Baylor was justified in letting Kim Mulkey leave for LSU, but this was a loser move

Baylor’s decision to let Kim Mulkey walk across the states lines over to Baton Rouge, La. is the rare instance where it’s perfectly reasonable, and embarrassingly indefensible.

The Outfit is back in Texas, doing her “thang.”

The NCAA women’s Final Four is in Dallas this weekend, and Mulkey is there. In her second season at LSU, the Tigers are in the Final Four.

Mulkey is one of those personalities who make you want to smash your phone but you miss talking to her.

Whatever you think of The Mouth Without a Mute Button, her departure to LSU stings.

She says sentences that made a lot of people mad over the years, presently company included, but she was great for Baylor. She was great for women’s sports in Texas. She is great for women’s basketball.

I went after her hard for her callous take on former Baylor All-American Brittney Griner, but Kim Mulkey left a hole in this entire state that can’t be filled.

Baylor should never, ever have left a coach like her leave. She might be one of four women’s basketball coaches the average fan can name.

The woman could sell her own brand of 178 oz. Mulkey PITA, which is ultimately why Baylor told her she should take the LSU job back in April of 2021.

It’s perfectly reasonable to miss a person who was both good for you, and drove you half mad.

It’s perfectly reasonable why Baylor President Linda Livingstone and Baylor director of athletics Mack Rhoades had had enough.

It’s one thing to put up with certain personalities if your sport is a revenue producer. It’s quite another to put up with a lot of personality from a coach who presides over a non-revenue sport.

It’s a brutal, ugly truth of major college athletics.

BU women’s basketball under Mulkey probably generated more revenue than most women’s college basketball teams, and not enough to offset its costs.

However reasonable it is that both parties decided to privately tell the other to go to H, all of us in the state lost when Mulkey moved east.

On Tuesday during a pre-Final Four virtual press conference, I asked Mulkey if there are any emotions about coming back to play in the Final Four in a location that is 90 minutes north of her old place.

“You never spend 21 years of your life building a dynasty, and that’s what we did at Baylor. I think we can all agree with that,” she said. “I still have a home there. My grandchildren are there. So my heart will always be there.”

Under Mulkey, Baylor wasn’t quite UConn under Geno Auriemma, or Tennessee under Pat Summitt, but it was just a tenth of a peg underneath those names. Baylor women’s basketball was a national brand.

Before the football team under Art Briles, Matt Rhule and Dave Aranda and men’s basketball under Scott Drew became points of pride, Baylor had a positive identity under Mulkey.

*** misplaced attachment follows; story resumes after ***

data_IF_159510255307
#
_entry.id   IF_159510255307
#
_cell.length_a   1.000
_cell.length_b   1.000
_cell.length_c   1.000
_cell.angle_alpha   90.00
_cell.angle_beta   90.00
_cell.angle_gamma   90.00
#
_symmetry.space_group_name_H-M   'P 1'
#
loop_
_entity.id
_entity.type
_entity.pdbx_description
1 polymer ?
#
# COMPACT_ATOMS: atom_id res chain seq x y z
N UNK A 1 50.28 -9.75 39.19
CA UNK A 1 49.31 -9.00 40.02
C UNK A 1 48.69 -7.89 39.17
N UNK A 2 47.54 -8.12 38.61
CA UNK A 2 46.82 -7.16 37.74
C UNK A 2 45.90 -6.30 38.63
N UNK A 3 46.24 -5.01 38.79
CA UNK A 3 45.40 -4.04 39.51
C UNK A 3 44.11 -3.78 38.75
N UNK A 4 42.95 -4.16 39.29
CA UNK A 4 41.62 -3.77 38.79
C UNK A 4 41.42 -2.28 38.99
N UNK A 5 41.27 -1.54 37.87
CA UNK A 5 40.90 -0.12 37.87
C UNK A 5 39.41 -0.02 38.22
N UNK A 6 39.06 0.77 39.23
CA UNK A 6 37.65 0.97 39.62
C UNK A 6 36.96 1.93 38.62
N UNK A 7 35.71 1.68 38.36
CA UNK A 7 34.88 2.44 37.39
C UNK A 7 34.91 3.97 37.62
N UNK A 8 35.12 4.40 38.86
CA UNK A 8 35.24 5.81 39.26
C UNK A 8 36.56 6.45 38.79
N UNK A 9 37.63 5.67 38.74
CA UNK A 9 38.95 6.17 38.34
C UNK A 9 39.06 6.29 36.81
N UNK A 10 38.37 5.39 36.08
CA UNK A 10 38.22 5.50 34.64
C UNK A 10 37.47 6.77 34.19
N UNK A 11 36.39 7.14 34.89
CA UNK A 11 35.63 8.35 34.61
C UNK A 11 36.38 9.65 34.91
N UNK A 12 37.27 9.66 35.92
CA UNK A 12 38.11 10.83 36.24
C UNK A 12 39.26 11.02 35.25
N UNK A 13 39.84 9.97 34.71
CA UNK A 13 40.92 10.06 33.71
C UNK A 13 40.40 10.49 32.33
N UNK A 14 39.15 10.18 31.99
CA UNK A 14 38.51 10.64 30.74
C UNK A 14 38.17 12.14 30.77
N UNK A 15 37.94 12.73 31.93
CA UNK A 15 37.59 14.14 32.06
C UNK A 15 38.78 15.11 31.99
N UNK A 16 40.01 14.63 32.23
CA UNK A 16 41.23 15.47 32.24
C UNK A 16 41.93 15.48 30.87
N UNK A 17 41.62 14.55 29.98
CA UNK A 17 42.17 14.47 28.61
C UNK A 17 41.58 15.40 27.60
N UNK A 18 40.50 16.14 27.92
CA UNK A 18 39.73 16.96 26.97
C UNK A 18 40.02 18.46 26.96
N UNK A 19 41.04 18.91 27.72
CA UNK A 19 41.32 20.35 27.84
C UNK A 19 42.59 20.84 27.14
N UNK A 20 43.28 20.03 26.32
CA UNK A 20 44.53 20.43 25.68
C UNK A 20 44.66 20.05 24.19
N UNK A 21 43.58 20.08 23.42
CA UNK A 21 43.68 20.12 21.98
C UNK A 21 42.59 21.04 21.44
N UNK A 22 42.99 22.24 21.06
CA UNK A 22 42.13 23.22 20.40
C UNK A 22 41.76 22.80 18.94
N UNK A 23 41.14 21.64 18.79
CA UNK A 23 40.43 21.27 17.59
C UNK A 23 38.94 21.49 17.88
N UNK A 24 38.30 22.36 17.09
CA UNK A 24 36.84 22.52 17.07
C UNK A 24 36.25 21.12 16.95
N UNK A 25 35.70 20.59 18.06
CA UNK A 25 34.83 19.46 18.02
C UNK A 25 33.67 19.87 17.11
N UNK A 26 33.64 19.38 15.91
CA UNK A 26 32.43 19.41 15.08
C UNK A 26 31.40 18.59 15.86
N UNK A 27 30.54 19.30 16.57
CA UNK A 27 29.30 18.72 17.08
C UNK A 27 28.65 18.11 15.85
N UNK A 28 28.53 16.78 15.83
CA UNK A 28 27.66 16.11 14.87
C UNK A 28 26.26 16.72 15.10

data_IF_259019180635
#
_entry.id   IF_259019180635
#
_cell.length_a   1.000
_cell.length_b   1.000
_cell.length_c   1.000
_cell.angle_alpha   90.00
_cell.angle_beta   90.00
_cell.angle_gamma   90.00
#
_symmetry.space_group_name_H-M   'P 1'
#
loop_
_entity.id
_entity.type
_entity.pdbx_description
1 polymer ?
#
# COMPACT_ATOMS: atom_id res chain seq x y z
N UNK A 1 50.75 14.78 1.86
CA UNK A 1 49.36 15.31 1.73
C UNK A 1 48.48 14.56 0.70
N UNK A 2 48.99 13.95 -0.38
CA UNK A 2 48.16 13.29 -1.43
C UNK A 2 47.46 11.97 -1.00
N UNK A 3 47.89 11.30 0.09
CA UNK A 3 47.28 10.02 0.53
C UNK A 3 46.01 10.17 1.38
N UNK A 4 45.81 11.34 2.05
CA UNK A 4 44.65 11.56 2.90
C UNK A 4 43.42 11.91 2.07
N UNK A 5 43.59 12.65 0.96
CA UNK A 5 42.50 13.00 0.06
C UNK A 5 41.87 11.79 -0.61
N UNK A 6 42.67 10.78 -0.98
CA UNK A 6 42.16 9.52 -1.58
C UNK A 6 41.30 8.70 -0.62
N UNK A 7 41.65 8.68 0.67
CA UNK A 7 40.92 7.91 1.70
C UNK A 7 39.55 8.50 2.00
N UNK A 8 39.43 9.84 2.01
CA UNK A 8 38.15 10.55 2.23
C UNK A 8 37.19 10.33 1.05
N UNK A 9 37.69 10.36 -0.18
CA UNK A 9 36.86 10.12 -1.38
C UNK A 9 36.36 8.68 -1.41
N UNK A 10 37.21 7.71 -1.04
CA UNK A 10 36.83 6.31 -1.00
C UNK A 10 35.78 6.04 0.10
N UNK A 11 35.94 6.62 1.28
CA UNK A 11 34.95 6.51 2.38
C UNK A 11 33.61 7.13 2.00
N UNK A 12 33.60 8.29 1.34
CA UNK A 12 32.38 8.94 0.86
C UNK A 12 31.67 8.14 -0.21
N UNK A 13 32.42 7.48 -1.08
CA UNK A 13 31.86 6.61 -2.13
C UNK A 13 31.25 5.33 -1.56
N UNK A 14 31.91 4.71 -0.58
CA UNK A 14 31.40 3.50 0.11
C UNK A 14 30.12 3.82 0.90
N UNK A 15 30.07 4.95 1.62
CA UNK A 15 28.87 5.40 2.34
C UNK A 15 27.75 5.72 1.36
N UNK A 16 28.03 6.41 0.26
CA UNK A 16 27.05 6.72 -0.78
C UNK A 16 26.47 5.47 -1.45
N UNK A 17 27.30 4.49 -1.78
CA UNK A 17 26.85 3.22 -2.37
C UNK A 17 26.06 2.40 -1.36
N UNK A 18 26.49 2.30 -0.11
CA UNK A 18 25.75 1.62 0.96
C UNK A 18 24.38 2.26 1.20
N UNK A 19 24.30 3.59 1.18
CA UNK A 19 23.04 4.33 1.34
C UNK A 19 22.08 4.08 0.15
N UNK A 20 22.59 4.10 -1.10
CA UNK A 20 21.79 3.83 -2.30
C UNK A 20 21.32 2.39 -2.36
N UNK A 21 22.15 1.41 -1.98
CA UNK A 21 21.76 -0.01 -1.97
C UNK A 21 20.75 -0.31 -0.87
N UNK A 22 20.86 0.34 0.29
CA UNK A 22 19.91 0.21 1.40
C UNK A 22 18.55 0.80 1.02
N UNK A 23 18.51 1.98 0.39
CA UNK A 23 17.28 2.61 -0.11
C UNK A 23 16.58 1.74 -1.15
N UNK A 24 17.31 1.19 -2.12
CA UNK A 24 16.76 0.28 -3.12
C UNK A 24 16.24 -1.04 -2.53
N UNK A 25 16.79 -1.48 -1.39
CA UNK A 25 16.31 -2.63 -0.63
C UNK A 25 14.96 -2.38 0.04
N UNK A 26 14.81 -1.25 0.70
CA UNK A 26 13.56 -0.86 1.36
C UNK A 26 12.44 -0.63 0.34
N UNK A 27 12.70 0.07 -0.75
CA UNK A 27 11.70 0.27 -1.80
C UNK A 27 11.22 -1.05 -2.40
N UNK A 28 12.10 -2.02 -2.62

Building a national name in a non-revenue sport in college athletics is almost as difficult as winning a national title in football. It might be more difficult.

Baylor won three national titles because of Mulkey and her teams.

“But the timing in my life told me it was time to come back to LSU and put women’s basketball back where it properly belongs,” she said. “I have lifelong friends there. There will be Baylor people sitting in my section that are heartbroken that I left. I get it.

“Someday when I’m retired, maybe I’ll write another book and have more details, but I love Baylor University, the fans there, the Lady Bear fans there. But it was time. Timing is everything in life.”

She’s right. Timing is everything.

A lot of this sounds like spin.

LSU offered a raise, and there were “differences of opinion” between Mulkey and the administration on some issues, most notably the new basketball arena.

Baylor could have kept her. It had to be just willing to deal with her.

Much like Florida State with Jimbo Fisher in 2017, Baylor decided it could live without its national-title winning coach.

“(I) went to Baylor (in 2000), and it wasn’t because Baylor was killing it in women’s basketball. It was the school that was on the phone with me at the time in my life that I was ready to make that move,” she said. “LSU was on the phone with me at that time when I was ready to make a move.

“You don’t do -- I don’t know, maybe you can tell me. Can you name a coach in men’s or women’s basketball that did what I did, that left a dynasty that was basically theirs? So I had no blueprint.”

Doesn’t happen often.

“I had nobody to call,” Mulkey said. “It was my gut, and timing in life, that told me this is the right move to make.”

The move certainly worked for Mulkey, and for LSU. It’s too early to tell if it worked for Baylor.

Whatever the specifics of her leaving Baylor for LSU no longer matter. She’s doing in Baton Rouge what she did in Waco for decades.

Whatever you think of Kim Mulkey, she was good for Baylor.

Even though she can say paragraphs that will drive you nuts, she is is good for women’s basketball and women’s sports.

Sports in Texas misses her.